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Designing with the Blind Corner Cabinet


Backed into a corner with your kitchen storage? Here are some creative ways to deal with awkward spaces using the Blind Corner.

You may think they are called blind corner cabinets because you reach in them to blindly find items. Although seemingly true, this is not why they got their name.

Simply put, this is essentially a 2-door pantry where a fixed panel replaces one of the doors and represents the blind side of the cabinet. This blind panel then extends through to the wall.


When Would You Use A Blind Corner ?

We all want to maximise storage right? We all want a design that looks balanced. Particularly when we have a tight Galley / U-shape kitchen, we need to consider different solutions to make the space work.

Every kitchen needs storage, and ideally we all want a pantry – somewhere to store every day consumables that we want close to hand.

This can be a challenge in small or tight space.


Client Brief…

The client brief was for an open compact layout centred on the window but which had increased storage and was still functional in layout!

A small u-shaped room in a typical inner city cottage – with a window on the back wall and at only 2600mm wide this is a modest space to build a modern working family kitchen.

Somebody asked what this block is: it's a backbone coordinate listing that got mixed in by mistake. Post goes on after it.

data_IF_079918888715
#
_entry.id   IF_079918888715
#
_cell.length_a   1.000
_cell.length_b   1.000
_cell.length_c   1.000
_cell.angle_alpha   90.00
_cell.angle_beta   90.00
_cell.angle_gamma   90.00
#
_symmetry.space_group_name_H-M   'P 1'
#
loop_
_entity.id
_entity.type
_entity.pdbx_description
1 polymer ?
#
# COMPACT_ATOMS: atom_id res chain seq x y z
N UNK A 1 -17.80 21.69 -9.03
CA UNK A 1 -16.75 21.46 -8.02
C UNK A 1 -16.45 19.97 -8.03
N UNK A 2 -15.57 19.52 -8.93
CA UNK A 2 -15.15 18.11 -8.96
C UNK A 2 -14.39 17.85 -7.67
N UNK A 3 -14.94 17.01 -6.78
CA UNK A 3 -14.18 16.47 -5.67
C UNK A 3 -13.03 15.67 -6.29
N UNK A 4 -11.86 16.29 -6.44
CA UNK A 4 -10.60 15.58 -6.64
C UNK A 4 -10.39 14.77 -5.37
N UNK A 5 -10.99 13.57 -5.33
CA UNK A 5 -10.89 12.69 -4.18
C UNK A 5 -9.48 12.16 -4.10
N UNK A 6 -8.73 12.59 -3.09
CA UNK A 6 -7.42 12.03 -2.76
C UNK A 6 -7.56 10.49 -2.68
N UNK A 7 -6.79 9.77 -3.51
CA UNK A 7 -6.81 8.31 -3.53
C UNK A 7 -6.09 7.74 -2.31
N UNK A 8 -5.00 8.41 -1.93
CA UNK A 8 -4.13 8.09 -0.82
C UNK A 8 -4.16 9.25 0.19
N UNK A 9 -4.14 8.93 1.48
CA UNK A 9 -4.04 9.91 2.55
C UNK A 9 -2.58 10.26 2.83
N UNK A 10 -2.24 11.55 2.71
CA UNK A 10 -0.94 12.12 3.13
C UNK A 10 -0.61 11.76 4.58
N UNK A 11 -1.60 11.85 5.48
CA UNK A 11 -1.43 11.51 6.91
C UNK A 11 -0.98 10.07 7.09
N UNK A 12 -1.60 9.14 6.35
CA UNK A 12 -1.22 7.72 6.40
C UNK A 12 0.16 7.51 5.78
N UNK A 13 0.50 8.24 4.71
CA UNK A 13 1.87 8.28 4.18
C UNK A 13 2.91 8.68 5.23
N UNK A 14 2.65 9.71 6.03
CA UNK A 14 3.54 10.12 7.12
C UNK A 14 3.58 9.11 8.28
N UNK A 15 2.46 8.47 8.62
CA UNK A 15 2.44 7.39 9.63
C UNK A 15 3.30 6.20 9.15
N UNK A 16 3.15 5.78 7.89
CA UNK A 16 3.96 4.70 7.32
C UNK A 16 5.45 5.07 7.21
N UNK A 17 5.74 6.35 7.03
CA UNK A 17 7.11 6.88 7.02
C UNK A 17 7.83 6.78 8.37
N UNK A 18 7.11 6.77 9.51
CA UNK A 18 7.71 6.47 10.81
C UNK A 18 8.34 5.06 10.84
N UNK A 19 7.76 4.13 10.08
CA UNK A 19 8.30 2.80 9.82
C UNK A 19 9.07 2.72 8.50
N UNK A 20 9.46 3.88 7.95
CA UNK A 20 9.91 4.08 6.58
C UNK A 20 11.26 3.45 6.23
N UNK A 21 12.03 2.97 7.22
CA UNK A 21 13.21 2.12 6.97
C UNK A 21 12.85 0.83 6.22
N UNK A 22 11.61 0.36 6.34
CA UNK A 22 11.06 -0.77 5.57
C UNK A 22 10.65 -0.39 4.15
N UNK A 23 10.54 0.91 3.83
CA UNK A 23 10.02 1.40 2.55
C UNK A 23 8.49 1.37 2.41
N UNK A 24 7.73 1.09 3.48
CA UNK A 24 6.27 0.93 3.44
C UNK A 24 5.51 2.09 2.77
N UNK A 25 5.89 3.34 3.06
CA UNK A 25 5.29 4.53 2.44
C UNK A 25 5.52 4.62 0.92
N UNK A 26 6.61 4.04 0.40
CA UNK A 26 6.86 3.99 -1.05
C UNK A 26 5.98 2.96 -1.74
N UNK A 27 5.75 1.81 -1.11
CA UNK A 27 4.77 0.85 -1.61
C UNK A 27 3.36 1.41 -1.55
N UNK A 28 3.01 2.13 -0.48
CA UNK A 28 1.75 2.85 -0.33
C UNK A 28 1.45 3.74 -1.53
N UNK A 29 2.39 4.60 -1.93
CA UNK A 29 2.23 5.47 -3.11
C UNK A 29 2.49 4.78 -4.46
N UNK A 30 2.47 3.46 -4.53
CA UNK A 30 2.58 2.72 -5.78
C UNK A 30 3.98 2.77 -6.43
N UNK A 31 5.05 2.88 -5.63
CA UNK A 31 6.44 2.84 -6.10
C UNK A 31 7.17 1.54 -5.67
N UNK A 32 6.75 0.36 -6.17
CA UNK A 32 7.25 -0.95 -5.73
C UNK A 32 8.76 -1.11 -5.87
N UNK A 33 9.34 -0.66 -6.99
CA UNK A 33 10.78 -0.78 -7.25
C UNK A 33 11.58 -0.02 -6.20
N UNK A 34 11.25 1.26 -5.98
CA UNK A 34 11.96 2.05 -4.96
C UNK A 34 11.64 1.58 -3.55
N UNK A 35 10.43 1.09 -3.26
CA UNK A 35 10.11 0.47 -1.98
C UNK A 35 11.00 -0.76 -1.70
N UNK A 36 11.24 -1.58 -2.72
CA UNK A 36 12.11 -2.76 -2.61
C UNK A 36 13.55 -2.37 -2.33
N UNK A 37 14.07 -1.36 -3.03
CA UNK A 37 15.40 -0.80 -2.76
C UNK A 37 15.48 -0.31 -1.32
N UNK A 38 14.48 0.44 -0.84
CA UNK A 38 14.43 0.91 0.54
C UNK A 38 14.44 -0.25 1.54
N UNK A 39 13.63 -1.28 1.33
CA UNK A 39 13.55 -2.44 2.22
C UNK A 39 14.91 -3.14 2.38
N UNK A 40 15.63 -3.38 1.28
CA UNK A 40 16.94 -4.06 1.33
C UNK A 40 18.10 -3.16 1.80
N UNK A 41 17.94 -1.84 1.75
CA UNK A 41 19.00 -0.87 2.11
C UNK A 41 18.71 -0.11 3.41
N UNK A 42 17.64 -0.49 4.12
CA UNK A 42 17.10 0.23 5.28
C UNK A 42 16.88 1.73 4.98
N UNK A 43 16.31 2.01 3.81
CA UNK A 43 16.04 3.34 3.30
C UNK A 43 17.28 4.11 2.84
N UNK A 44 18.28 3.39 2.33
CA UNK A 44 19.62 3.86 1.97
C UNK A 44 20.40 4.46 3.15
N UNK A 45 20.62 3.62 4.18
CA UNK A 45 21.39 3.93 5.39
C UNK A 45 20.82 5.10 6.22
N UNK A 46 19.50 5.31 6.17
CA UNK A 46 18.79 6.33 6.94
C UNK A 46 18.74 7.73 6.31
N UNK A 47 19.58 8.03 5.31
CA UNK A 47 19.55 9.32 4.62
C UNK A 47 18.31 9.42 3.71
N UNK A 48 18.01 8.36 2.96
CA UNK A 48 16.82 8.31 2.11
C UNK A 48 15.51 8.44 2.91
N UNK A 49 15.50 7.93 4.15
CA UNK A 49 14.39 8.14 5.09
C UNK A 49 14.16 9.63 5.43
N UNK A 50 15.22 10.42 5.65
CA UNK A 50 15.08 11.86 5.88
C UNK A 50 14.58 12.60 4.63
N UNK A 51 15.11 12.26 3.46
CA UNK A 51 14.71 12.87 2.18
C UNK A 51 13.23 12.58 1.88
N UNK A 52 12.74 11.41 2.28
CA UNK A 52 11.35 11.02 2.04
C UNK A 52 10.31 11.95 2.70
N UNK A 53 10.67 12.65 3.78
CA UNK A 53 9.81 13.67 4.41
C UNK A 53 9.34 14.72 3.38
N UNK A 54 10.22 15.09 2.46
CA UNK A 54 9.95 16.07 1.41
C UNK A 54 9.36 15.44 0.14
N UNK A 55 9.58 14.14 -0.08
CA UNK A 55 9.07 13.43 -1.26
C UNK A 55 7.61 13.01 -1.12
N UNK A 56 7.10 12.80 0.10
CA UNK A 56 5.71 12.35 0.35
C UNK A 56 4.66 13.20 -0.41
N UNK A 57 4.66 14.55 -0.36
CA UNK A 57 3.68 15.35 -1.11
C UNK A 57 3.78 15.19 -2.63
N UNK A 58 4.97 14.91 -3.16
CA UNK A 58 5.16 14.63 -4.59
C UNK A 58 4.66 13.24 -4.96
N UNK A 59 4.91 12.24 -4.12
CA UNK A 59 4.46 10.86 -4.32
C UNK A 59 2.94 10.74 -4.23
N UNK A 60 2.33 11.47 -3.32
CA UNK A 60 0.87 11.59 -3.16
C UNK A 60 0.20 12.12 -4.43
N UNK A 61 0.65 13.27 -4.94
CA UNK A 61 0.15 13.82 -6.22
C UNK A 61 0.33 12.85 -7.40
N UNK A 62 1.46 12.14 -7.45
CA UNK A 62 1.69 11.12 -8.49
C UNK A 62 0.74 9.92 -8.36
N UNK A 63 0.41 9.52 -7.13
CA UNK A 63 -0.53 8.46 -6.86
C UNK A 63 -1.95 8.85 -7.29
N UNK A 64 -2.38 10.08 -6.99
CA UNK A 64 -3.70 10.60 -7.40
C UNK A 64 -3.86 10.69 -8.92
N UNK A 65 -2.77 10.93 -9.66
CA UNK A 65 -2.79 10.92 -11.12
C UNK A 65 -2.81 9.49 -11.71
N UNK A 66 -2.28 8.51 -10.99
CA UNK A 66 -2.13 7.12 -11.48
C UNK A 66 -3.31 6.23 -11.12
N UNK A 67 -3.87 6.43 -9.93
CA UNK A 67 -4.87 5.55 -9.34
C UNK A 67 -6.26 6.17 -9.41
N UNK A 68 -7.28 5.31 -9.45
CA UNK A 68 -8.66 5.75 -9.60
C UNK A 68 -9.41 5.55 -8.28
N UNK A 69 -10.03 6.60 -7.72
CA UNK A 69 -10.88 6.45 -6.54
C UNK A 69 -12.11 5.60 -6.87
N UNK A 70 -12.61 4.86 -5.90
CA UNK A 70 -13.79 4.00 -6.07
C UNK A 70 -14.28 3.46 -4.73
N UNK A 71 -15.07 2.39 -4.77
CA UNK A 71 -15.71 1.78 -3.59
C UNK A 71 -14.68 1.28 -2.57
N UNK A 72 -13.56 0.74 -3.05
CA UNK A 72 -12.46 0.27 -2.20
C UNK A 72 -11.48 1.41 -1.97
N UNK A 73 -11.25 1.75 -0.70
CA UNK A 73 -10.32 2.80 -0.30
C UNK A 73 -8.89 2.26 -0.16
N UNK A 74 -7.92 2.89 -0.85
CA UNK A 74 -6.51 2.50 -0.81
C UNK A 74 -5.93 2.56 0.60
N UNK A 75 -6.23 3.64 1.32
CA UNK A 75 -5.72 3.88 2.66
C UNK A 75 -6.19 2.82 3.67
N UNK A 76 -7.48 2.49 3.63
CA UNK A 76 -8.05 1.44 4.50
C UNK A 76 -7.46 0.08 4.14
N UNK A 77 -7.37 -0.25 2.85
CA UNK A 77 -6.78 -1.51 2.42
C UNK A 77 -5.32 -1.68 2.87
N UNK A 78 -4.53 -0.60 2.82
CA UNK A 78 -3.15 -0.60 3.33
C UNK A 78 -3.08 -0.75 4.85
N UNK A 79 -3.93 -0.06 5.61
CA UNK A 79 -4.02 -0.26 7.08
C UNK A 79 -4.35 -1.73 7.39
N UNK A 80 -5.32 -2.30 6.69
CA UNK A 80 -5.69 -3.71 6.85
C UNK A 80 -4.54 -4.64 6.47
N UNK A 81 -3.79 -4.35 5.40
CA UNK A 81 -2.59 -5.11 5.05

Traditionally in Australia, the Corner Pantry has been used as the cornerstone of many kitchens. Boasting large deep shelves they are a great storage option but require both a large footprint in a corner as well as good access in surrounding passageways.

Most Corner Pantries measure 1.0m x 1.0m and so immediately consume a lot of wall space which may not be available in a compact space.

In our case, with a window on the back wall, this is simply not an option we can consider.


What Solutions are there?

A Blind Corner Pantry is a straight cabinet which fits into one side of a kitchen corner. If you imagine it like a two-door cabinet with one of the doors screwed into the carcass so that other cabinets can be placed against it than you get the general idea.

The key point here for any compact space is the different foot print. Rather than the square 1.0m x 1.0m of the traditional corner pantry, the blind corner pantry is a rectangle (0.6m x 1.1m) so the narrow end means we can work around a lot of tight spaces.

This is a simple and affordable option, and is relatively straightforward for any DIYer… While a common criticism is the lack of accessibility in the back of shelves; it proves to be a great solution for so many designs. Think about those bulky items or appliances (perhaps a mix master) which are only used once or twice a year than a back corner is a perfect option.

You will find the void at the rear of the blind corner cabinet (notionally 100mm) pulls the cabinet away from the back wall – while this is designed for ease of installation it coincidentally makes it easier to reach the back shelves.